3It was my privilege to conduct our Board’s correspondence with Dr. McGilvary for more than a decade, and, in 1902, to visit him in his home and to journey with him through an extensive region. I have abiding and tender memories of those memorable days. He was a Christian gentleman of the highest type, a man of cultivation and refinement, of ability and scholarship, of broad vision and constructive leadership. His evangelistic zeal knew no bounds. A toilsome journey on elephants through the jungles brought me to a Saturday night with the weary ejaculation: “Now we can have a day of rest!” The next morning I slept late; but Dr. McGilvary did not; he spent an hour before breakfast in a neighbouring village, distributing tracts and inviting the people to come to a service at our camp at ten o’clock. It was an impressive service,—under a spreading bo tree, with the mighty forest about us, monkeys curiously peering through the tangled vines, the huge elephants browsing the bamboo tips behind us, and the wondering people sitting on the ground, while one of the missionaries told the deathless story of redeeming love. But Dr. McGilvary was not present. Seventy-four years old though he was, he had walked three miles under a scorching sun to another village and was preaching there, while Dr. Dodd conducted the service at our camp. And I said: “If that is the way Dr. McGilvary rests, what does he do when he works?” Dr. McKean, his associate of many years, writes:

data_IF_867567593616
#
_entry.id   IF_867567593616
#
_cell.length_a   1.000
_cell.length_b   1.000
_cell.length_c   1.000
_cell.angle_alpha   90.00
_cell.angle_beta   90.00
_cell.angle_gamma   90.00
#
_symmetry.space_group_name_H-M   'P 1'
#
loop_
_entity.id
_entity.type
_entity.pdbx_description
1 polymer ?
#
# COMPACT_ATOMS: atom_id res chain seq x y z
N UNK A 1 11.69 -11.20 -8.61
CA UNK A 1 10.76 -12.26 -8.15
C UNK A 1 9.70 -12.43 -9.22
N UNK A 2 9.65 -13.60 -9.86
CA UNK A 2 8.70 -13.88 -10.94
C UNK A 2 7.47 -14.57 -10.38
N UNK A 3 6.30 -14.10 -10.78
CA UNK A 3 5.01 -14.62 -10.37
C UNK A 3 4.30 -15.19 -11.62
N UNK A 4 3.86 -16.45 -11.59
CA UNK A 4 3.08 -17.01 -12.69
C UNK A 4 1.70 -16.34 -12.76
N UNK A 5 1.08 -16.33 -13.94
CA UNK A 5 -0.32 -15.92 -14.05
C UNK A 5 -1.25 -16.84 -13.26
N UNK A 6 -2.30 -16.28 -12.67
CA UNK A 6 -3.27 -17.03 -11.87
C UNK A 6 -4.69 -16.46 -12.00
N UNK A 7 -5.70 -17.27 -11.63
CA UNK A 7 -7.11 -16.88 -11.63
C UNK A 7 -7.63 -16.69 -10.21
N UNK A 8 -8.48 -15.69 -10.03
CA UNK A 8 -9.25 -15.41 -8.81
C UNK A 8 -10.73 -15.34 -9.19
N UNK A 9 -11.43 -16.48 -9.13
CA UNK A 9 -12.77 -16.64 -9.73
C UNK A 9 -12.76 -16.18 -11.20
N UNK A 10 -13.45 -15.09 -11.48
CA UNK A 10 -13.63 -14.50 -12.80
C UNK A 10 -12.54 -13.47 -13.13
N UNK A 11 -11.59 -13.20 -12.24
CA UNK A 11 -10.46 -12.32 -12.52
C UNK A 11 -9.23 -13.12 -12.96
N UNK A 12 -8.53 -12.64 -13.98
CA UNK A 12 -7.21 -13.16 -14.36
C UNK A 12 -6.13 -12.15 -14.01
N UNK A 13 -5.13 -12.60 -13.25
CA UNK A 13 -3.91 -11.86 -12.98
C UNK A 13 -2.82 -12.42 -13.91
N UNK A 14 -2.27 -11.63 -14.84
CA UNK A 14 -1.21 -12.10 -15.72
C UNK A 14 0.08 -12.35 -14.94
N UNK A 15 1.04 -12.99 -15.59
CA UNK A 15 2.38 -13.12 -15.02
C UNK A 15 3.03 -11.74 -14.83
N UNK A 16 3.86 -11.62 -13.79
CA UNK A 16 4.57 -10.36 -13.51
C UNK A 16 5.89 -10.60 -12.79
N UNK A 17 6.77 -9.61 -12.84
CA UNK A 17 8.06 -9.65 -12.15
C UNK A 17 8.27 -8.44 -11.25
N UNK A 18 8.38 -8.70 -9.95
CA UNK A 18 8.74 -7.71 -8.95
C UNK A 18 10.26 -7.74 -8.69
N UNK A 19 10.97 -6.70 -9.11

“No one who has done country evangelistic work with Dr. McGilvary can ever forget the oft-seen picture of the gray-haired patriarch seated on the bamboo floor of a thatch-covered Lāo house, teaching some one to read. Of course, the book faced the pupil, and it was 4often said that he had taught so many people in this way that he could read the Lāo character very readily with the book upside down. Little children instinctively loved him, and it is therefore needless to say that he loved them. In spite of his long snow-white beard, never seen in men of this land and a strange sight to any Lāo child, the children readily came to him. Parents have been led to God because Dr. McGilvary loved their children and laid his hands upon them. In no other capacity was the spirit of the man more manifest than in that of a shepherd. Always on the alert for every opportunity, counting neither time nor distance nor the hardship of inclement weather, swollen streams, pathless jungle, or impassable road, he followed the example of his Master in seeking to save the lost. His very last journey, which probably was the immediate cause of his last illness, was a long, wearisome ride on horseback, through muddy fields and deep irrigating ditches, to visit a man whom he had befriended many years ago and who seemed to be an inquirer.”